This week, at least 150,000 people will flock to Basel, Switzerland, for the world’s largest watch show, Baselworld. Our gang, of course, will be among them. Because of the frenzied pace of the show, most Baselworld visitors don’t get to see much of the city. That’s a pity because there is a lot more to it than the show. Here are 21 things to know about what’s beyond the watch halls.
1. Tennis legend Roger Federer was born and raised in Basel. He has called it “one of the most beautiful cities in the world.” That’s a homer’s view. But it does have beautiful spots, especially in the Old Town and in places along the Rhine.
2. Basel is Switzerland’s third largest city after Zurich and Geneva. But it is not big. The total population is 176,117 in 2017.
3. Don’t be confused by the different spellings of the city’s name. Depending on the language, they are all correct: Basel (American English and German), Basle (British English) and Bâle (French).
4. One of the great charms of the city is its numerous public fountains, more than 170 of them.
5. The Rhine River splits the city in two: Big Basel (Grossbasel) and Little Basel (Kleinbasel), where the Baselworld complex is located. Inevitably there is a rivalry. One of the town’s monuments is the Lällekönig (“the Tongue King”), a figure of a crowned head fixed to a wall of a café just off the Mittlere Rheinbrücke (Middle Rhine Bridge) in Big Basel. The “king” looks over at Little Basel and sticks his tongue out at it.
6. That bridge was the city’s first one across the Rhine. (There are now six.) The original was built in 1225. The current one dates from 1905. It is a 10-minute walk from the Mustermesse, as the locals call the fairgrounds.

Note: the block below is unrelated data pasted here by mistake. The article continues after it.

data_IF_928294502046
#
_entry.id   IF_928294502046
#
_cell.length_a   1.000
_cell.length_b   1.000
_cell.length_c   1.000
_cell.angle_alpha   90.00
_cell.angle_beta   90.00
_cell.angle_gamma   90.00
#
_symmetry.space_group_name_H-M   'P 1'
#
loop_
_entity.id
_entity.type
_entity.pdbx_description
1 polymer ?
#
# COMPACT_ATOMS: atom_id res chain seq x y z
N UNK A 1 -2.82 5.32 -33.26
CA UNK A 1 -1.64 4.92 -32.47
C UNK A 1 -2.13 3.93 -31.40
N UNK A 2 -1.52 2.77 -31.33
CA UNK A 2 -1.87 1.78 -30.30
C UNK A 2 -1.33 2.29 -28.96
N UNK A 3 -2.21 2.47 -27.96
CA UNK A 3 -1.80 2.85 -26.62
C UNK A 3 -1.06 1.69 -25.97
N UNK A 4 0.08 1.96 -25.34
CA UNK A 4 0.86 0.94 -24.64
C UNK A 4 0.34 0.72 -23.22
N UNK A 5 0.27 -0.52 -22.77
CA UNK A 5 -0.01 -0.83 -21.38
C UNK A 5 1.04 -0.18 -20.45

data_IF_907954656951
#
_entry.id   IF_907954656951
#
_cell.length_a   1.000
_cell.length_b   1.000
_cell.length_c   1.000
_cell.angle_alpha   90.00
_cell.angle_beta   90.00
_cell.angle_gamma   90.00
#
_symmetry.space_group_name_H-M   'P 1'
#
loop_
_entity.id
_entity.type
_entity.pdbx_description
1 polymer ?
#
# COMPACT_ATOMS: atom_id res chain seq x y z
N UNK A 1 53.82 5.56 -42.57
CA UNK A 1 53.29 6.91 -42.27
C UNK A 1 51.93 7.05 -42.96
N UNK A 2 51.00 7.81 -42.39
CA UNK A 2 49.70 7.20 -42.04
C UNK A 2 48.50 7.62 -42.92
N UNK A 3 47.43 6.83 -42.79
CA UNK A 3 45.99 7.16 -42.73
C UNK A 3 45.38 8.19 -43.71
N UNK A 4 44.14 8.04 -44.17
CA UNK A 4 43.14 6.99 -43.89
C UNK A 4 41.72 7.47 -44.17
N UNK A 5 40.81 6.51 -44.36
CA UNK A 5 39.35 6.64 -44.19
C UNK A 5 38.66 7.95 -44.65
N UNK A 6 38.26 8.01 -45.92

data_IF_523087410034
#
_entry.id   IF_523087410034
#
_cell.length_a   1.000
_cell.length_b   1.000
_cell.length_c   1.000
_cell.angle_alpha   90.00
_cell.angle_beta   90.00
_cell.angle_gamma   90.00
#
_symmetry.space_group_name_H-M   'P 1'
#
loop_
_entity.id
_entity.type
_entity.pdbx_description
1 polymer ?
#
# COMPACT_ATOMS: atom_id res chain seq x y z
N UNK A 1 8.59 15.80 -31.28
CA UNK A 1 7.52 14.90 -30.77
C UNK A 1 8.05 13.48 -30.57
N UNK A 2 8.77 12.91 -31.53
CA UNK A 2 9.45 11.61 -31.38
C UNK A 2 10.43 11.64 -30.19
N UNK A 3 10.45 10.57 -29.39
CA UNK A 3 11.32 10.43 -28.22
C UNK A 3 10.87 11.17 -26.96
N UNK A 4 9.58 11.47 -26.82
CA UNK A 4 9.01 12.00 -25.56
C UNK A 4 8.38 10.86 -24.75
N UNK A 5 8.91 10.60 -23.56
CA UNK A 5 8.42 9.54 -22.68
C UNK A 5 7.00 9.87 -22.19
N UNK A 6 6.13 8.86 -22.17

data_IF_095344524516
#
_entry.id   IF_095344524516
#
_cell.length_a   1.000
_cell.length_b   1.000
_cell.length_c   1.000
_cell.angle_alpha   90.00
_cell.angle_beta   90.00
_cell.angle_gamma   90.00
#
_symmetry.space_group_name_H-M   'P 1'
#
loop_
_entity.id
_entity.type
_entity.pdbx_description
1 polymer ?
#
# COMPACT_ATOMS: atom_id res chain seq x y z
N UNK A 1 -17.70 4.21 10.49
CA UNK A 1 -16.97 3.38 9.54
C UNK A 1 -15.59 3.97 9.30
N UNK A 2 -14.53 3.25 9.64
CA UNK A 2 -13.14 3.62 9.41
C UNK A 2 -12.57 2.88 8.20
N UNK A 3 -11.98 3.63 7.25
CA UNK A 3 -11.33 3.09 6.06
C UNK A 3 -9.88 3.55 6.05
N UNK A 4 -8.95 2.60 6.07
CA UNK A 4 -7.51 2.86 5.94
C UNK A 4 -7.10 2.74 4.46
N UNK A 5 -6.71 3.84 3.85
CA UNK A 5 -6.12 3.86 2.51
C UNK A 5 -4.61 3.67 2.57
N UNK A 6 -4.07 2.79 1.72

7. It is one of the few bridges in the world with a chapel at its center.
8. Switzerland’s oldest university was founded in Basel in 1460. Luminaries like the German philosopher Friedrich Nietzsche and the Basel-born Swiss theologian Karl Barth taught there. Nietzsche lived in Basel from 1869 to 1879.
9. The great 15th-century humanist Erasmus of Rotterdam loved Basel, settled there at three different periods of his life, published some of his most important work there and is buried in its cathedral.
10. The cathedral (“Münster”), located at the highest point above the Rhine, is one of the city’s greatest landmarks. Parts of it date from the 9th century.
11. Basel boasts Switzerland’s oldest and largest zoo, founded in 1874.
12. With more than two dozen museums, Basel is a cultural hot spot. One of the best private collections of contemporary art in the world is on display in the Beyeler Foundation
13. In 1967, Basel residents voted to have the city spend 6 million Swiss francs of public money, plus SF2.4 million raised privately, to buy two Picasso paintings for the art museum. Picasso was so touched that he donated three paintings and a drawing to the city.
14. When Andy Warhol attended the city’s famous Art Basel exhibition, his favorite hangout was Chez Donati, one of the city’s best-known restaurants.
15. Three countries meet at Basel: Switzerland, Germany and France. Switzerland marks the exact meeting point with a missile-like object called “Dreilanderpfahl” (literally “three country post”). Walk around it and you set foot in three countries in 6 seconds.
16. The first World Zionist Congress, convened by Theodor Herzl, was held in Basel in 1897. When it ended, Herzl wrote in his diary, “At Basel I founded the Jewish State. If I said this out loud today, I would be greeted by universal laughter. In five years perhaps and certainly 50 years, everyone will perceive it.”
17. A six-century-old local delicacy is a rectangular hard spice biscuit, made from honey, sugar, flour, hazelnuts, and kirsch, called Basler Leckerli. It is said to have been created during the Roman Catholic Council of Basel (1431-1449) to feed the church dignitaries.
18. How Swiss is this? Basel offers tours of the sewer system. The 75-minute tour follows the Birsig River as it runs underground. Cost: SF250 per group.
19. Beethoven’s flute is in Basel, one of 650 musical instruments spanning five centuries displayed in the Music Museum, part of the Basel History Museum.
20. Last but hardly least, three notable collections of timepieces (more than 600 sundials, mechanical clocks and watches) are on display in the city’s Kirschgarten Museum